Europe's biggest Louis Comfort Tiffany collection is in Accrigton, Lancashire - less than 38 miles from forsyths Lytham
Here's the story of how this fine collection of Tiffany glass ended up in the North West of England.
Accrington born Joseph Briggs was educated at a local Sunday School and then Accrington Mechanics Institution. As a student he was taught science, including maths,
and especially art. This prepared him to work within the town’s calico printing trade as an apprentice.
Joseph remained in this apprenticeship until three months before his 18th birthday when, on 12 September 1891, he sailed from Liverpool to New York on his own. This move over to America would make his name in the history of Tiffany Glass.
Purely by chance in New York city whilst he was looking for work, Joseph met Louis
Comfort Tiffany. After testing Joseph’s drawing skills, Tiffany liked what he saw and immediately offered him a job. Naturally he had to start at the bottom,he taught himself how to handle brittle pieces of glass and create simple mosaics. Tiffany was impressed, and decided that Joseph should be thoroughly trained in mosaic and stained glass fabrication. In due course he became head of the mosaic department as well as personal assistant to Tiffany himself. He was also a trustee of the Tiffany Foundation,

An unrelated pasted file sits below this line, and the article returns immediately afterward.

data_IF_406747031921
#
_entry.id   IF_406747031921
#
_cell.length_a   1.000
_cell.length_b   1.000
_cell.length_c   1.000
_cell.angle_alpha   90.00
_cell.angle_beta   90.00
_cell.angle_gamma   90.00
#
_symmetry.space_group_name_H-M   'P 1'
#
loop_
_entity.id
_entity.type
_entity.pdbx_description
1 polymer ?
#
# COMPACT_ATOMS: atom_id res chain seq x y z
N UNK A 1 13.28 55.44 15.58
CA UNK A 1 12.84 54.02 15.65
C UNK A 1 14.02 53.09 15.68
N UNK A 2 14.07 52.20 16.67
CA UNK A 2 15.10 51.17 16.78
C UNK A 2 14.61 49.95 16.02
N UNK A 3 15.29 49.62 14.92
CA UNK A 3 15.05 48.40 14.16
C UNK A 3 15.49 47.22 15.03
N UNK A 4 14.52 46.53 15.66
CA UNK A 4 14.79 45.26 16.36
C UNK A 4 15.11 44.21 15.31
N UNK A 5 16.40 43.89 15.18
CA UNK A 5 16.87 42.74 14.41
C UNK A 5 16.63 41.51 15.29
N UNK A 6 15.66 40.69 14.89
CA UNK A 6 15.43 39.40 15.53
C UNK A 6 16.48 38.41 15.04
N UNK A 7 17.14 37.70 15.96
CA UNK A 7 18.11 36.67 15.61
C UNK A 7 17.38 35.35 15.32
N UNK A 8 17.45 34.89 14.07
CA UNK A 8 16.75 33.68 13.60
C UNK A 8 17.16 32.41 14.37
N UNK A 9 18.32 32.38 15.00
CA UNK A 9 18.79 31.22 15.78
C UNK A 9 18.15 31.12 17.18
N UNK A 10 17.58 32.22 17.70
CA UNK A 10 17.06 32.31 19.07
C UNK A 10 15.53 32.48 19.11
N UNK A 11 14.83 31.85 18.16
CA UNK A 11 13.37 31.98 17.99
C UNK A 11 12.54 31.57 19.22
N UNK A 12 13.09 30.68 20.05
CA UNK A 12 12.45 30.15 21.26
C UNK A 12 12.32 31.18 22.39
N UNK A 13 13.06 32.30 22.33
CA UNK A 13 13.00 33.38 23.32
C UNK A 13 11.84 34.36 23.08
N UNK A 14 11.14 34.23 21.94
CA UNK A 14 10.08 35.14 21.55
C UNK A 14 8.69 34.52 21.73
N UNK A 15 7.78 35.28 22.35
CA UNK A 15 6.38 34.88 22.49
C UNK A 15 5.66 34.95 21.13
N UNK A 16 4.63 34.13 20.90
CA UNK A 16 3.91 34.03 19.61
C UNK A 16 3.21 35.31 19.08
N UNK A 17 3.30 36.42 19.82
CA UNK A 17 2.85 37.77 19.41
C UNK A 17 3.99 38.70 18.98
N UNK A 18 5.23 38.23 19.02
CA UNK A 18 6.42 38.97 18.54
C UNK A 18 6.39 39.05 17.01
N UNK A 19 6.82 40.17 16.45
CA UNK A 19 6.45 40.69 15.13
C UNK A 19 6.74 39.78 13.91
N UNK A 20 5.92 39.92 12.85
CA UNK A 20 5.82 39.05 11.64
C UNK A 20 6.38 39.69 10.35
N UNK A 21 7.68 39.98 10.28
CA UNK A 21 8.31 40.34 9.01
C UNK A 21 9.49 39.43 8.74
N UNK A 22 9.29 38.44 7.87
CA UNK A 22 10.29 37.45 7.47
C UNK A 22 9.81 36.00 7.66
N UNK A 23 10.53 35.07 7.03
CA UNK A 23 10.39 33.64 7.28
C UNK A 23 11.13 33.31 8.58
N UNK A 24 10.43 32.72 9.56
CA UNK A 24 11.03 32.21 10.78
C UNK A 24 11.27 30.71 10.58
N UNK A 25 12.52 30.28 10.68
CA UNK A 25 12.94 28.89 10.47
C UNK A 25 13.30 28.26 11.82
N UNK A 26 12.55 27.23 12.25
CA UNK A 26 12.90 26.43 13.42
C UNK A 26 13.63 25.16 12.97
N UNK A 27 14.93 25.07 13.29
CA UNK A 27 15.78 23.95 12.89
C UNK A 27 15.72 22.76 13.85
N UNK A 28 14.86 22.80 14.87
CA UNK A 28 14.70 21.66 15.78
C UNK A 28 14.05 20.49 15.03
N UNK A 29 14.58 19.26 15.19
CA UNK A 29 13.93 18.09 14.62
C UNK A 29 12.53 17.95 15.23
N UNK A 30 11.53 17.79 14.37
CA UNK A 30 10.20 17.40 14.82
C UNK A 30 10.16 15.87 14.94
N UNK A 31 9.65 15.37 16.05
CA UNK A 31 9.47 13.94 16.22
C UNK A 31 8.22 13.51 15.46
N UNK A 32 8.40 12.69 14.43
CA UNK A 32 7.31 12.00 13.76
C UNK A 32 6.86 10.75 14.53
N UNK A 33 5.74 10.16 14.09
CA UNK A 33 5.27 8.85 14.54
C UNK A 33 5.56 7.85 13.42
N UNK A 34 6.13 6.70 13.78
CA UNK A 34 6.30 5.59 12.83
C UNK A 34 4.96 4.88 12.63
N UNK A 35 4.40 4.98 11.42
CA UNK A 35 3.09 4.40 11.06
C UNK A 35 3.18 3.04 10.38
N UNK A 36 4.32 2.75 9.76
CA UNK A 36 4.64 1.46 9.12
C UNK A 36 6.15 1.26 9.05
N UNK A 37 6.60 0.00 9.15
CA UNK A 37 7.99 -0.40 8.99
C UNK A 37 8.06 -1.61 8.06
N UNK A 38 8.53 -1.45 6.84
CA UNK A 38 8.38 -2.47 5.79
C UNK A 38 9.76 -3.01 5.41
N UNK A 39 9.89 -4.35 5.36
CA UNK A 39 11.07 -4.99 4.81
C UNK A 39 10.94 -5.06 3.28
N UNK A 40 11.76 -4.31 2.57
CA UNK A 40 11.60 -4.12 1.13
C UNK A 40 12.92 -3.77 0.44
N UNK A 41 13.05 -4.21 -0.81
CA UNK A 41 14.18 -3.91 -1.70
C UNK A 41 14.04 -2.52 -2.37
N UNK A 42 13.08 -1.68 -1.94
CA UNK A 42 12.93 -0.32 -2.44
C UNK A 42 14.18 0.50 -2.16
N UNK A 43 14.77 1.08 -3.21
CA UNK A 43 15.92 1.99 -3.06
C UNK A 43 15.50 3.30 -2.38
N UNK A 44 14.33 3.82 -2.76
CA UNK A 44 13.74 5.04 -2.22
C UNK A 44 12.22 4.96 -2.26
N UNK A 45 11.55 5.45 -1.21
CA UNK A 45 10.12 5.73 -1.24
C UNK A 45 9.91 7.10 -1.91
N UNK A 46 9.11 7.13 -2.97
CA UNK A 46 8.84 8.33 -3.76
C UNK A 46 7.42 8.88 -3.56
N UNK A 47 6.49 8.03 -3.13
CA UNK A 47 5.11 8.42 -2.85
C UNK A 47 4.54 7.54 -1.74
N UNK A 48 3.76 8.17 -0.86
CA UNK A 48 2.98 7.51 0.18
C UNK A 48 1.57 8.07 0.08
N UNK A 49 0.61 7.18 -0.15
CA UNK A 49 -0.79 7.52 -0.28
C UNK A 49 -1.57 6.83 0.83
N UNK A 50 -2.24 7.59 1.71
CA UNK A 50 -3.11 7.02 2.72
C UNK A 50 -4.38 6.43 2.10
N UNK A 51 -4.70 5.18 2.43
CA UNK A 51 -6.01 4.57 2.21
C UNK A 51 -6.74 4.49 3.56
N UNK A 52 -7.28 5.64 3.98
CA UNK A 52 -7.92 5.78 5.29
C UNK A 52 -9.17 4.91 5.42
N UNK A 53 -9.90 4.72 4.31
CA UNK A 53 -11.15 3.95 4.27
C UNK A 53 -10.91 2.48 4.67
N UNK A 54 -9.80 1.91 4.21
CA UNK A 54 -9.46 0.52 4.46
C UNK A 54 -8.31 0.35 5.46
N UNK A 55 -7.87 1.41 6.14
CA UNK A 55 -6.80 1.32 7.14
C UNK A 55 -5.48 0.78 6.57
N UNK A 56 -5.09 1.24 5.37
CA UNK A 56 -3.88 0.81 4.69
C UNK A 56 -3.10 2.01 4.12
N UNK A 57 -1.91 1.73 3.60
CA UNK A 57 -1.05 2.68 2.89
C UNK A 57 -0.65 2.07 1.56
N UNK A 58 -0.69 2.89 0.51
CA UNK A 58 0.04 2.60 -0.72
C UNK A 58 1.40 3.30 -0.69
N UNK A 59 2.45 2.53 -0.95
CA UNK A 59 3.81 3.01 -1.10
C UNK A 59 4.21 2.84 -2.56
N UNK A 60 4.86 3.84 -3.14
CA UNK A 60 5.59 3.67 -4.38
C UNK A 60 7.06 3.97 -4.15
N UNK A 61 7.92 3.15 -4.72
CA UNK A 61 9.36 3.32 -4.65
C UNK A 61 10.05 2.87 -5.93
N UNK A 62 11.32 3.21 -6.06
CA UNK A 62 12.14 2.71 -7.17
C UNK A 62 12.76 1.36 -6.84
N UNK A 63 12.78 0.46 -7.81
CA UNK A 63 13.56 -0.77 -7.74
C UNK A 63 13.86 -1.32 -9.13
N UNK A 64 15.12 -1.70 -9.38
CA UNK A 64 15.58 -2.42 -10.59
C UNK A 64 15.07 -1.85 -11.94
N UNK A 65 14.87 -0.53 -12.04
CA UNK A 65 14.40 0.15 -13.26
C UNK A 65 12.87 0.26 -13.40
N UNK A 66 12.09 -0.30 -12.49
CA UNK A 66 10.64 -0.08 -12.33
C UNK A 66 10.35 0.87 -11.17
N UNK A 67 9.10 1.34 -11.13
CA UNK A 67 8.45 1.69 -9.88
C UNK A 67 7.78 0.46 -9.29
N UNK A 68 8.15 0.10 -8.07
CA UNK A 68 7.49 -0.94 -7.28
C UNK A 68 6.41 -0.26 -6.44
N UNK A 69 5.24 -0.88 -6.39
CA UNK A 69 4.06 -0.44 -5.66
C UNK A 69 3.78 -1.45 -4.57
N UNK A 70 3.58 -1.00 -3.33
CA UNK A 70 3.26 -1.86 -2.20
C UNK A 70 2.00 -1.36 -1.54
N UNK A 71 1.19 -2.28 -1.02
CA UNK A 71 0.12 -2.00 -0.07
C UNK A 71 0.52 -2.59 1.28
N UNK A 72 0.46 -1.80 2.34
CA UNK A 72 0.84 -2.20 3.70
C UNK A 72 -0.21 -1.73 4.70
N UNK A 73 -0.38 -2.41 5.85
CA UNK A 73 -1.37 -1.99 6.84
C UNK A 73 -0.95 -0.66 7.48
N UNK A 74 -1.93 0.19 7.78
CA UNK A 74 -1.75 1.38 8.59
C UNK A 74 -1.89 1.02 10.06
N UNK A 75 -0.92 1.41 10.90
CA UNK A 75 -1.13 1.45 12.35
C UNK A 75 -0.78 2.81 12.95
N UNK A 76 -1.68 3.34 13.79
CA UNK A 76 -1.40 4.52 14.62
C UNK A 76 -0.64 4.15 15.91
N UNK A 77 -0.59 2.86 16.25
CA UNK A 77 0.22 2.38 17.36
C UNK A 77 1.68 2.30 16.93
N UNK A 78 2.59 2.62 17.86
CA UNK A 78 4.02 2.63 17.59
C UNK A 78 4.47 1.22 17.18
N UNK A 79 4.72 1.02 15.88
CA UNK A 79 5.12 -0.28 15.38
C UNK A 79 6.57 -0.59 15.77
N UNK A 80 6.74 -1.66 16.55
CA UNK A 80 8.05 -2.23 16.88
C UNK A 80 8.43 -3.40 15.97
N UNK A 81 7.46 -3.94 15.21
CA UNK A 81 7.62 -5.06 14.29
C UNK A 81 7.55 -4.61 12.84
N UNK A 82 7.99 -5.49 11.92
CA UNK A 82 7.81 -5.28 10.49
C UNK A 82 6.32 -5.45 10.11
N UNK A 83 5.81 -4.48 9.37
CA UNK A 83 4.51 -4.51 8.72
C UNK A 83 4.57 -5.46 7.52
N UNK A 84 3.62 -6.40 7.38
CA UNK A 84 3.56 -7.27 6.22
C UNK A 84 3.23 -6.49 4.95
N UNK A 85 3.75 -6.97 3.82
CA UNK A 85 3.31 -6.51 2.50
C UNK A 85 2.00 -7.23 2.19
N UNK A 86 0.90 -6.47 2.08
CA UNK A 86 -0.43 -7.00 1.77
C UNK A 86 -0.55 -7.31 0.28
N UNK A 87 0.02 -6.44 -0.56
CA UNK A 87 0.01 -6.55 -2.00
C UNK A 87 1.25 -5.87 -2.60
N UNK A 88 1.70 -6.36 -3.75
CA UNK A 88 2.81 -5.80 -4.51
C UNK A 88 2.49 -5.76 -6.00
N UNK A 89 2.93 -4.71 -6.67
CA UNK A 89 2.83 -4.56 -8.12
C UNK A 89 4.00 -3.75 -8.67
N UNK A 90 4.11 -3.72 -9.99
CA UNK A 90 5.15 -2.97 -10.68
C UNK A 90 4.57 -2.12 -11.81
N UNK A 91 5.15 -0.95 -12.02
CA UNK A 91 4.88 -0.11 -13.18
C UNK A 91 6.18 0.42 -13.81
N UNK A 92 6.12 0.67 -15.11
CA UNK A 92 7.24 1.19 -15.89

set up to encourage young artists.
By the 1930s Joseph was running an ailing company, and he filed for bankruptcy in 1932. When Tiffany died a year later he left $10,000 to his friend Joseph Briggs, but this was small consolation. By now Joseph’s main task was disposing of large stocks of unwanted Tiffany glass, and he was throwing much of it away. But it is perhaps no coincidence that around this time he also started to send some of his finest pieces back to Accrington – he was probably saving them from the rubbish dumps of New York.
Meanwhile, back in Accrington, the Tiffany collection was displayed in the town’s first museum in Oak Hill Park. By this time, however, it was distinctly unfashionable and when it was sent to the Haworth.
The collection is on permanent public display in four themed-rooms at the Howarth Museum in Accrington, Lancashire.
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